For our virtual hackathon this year, we set up slack channels for our participants to ask questions. About 175 people on the slack channel talked and communicated with each other in real time, exchanging several thousand messages. I've tried both dedicated slack workspaces and online forums for virtual events, and for the next virtual hackathon we run, I want to try out Zoom office hours. With all the collaboration technology available today, you can prevent the social aspect of your virtual hackathon from becoming an afterthought.

3. Offer wider time windows for project completion

Junior team members tend to be less enthusiastic about participating in physical hackathons that have a time constraint tied to them. It ultimately adds a lot of pressure and frustration, especially when it concludes with a presentation of findings that they don’t feel completely proud of. With virtual hackathons, however, junior team members have time to learn during weeks of participation -- making them more likely to engage with the event and sign up in the first place.

I’d recommend giving team members about 1-2 months to create and submit their projects. These extended timelines mean projects that come in will likely be higher quality and might turn into something useful. We showcased 44 submissions from our recent hackathon and at least two of our winning teams are continuing their projects and working with nonprofits and governments to apply their learnings.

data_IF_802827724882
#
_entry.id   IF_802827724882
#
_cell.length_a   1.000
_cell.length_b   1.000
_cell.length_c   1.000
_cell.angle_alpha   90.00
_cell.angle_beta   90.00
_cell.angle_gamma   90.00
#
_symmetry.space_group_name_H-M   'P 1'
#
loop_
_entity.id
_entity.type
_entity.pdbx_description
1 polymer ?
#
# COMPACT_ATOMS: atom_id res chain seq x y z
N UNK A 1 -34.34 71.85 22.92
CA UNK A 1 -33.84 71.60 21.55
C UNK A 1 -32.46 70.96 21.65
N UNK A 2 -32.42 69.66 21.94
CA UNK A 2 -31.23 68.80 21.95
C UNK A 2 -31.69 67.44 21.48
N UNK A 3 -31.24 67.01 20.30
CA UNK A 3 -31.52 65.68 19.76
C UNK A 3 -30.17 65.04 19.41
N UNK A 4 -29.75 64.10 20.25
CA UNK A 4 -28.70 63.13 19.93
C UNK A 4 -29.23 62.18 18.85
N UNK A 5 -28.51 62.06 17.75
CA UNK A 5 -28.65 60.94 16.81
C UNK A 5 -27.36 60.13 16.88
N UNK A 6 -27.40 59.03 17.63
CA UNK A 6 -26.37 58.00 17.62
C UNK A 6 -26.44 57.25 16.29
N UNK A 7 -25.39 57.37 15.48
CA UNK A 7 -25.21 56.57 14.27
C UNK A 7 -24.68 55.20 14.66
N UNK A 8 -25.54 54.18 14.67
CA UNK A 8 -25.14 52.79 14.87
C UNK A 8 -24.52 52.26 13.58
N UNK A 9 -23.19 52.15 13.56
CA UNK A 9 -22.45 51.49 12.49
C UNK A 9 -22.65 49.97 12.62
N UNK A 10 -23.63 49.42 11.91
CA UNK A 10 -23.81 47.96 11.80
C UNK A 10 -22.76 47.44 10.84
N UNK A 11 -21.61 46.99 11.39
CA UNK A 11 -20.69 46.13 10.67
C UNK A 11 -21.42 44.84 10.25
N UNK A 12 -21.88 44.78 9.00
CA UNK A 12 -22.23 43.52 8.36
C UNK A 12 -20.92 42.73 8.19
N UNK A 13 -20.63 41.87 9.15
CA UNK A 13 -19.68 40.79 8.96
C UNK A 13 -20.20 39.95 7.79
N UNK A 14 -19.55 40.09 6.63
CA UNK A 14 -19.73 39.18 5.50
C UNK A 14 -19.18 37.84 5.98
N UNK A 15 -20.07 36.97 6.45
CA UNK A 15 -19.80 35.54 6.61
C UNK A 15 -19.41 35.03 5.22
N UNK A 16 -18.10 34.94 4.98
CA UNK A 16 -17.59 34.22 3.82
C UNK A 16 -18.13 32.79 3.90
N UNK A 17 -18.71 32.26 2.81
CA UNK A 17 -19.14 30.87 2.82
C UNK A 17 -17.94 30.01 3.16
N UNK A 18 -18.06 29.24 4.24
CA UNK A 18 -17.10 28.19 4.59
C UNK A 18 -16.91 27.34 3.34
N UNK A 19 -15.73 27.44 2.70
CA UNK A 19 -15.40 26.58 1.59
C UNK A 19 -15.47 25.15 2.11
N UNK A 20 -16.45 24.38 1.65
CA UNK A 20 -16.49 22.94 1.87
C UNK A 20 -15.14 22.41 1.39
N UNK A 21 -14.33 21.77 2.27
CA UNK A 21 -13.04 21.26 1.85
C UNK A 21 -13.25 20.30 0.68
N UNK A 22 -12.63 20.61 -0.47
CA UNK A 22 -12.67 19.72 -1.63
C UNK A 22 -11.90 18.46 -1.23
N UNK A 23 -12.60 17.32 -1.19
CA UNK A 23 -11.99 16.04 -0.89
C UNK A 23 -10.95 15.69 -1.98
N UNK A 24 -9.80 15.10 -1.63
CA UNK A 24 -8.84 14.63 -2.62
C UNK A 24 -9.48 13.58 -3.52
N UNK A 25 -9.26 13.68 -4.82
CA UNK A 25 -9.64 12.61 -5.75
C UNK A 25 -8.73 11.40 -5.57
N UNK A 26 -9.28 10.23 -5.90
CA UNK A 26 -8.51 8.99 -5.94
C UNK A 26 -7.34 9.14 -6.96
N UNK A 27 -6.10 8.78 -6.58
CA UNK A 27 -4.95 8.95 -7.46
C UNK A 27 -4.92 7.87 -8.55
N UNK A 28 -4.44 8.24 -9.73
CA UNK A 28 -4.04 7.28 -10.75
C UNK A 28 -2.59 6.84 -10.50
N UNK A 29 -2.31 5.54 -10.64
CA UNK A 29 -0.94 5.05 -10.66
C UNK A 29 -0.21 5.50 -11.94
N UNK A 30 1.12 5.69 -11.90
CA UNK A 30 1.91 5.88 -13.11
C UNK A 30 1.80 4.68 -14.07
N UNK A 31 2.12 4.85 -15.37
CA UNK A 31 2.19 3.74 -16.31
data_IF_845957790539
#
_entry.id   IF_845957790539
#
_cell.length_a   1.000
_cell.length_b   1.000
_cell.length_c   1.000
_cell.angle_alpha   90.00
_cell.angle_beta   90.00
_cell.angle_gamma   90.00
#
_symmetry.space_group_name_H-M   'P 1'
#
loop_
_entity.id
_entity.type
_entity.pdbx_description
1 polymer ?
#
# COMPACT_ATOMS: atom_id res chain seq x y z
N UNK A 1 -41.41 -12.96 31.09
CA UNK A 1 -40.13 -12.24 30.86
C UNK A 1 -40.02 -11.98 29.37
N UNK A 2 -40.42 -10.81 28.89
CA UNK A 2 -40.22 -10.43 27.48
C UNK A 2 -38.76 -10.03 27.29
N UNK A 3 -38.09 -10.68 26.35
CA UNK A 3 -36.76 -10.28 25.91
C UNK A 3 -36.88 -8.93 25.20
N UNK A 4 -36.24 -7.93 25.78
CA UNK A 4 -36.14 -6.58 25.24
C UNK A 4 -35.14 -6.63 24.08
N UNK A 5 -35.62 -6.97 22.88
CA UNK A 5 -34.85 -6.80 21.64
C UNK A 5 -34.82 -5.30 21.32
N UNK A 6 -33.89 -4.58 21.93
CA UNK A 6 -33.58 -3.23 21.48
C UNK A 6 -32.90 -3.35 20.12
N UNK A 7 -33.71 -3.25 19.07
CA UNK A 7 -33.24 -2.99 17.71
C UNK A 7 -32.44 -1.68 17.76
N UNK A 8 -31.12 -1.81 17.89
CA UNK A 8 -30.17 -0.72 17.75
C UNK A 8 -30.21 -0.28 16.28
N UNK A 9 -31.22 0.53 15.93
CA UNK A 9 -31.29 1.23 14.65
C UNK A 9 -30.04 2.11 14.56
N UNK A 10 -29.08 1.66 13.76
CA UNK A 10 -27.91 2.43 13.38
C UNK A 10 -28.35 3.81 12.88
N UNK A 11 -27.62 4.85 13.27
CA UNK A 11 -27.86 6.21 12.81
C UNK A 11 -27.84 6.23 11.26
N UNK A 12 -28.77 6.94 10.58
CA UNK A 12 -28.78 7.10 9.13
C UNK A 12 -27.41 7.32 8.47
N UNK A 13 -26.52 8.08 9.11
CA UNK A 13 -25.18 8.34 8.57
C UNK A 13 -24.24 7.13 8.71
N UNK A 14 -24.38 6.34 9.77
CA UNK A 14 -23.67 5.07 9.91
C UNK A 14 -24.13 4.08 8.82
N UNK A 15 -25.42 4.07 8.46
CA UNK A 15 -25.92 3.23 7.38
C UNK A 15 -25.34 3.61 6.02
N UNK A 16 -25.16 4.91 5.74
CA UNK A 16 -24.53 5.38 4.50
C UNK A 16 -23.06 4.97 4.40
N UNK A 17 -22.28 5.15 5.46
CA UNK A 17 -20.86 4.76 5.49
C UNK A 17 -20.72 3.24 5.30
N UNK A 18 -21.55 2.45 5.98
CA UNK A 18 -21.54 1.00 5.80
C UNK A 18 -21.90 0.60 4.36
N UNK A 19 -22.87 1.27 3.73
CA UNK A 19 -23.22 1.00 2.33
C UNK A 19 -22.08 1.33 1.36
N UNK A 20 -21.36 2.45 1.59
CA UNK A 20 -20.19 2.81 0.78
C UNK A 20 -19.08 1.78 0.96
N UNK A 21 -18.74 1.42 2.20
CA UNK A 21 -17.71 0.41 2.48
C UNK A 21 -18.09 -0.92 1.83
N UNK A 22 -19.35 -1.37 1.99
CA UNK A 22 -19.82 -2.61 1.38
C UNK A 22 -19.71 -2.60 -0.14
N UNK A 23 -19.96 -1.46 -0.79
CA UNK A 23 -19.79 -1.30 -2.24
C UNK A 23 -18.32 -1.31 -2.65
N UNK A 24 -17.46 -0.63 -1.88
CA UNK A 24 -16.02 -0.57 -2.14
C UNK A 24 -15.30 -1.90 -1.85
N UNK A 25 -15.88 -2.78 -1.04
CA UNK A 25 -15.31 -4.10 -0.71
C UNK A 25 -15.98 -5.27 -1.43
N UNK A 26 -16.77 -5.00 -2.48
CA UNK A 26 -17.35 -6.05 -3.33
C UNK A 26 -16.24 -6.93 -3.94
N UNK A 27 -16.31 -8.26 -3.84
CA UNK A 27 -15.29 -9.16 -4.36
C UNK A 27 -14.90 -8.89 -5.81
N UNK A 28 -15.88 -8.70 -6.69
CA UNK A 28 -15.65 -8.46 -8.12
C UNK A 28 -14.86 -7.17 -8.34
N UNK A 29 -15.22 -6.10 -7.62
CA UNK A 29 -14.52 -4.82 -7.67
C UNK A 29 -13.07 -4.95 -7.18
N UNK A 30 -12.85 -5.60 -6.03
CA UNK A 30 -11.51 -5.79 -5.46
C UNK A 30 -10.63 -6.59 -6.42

4. Ditch the swag and focus on giving back

Developers love swag, but we’ve also seen they love giving back to a cause that matters and to the community when they can. This year, we challenged developers to bring their best ideas to help solve some of the biggest issues. Our suggested hackathon project topics included providing greater insights into the COVID-19 pandemic, reducing the impact of climate change, and driving social change in the community.

We had a record 572 registrants, which shows us that people have a desire to participate in an event that challenges them to think broadly about how technology can impact the community. Especially during these challenging and uncertain times, we can count on more thoughtful topics and the desire to make an impact to drive more signups rather than the promise of T-shirts and other giveaways.

The COVID-19 era has ushered in a new wave of virtual events, and for hackathons, this isn’t a bad thing. Traditional hackathons tend to be more about enriching participants and giving big rewards to the winners, while our latest virtual hackathon demonstrated there’s a lot of interest in enriching others. Virtual hackathons enable a broader, global talent pool to participate and allow the creation of more meaningful, well-thought-out projects.

Ryan Boyd is a Boulder-based software engineer, data geek, authNZ geek and developer relations executive. He is the Head of Developer Relations for Databricks, responsible for advocacy and experience around the Databricks Unified Analytics Platform as well as open source initiatives like Delta Lake, Spark and MLflow. Previously he led Developer Relations teams for Neo4j, Google Cloud Platform and Google Apps. He is the author of Getting Started with OAuth 2.0, published by O'Reilly.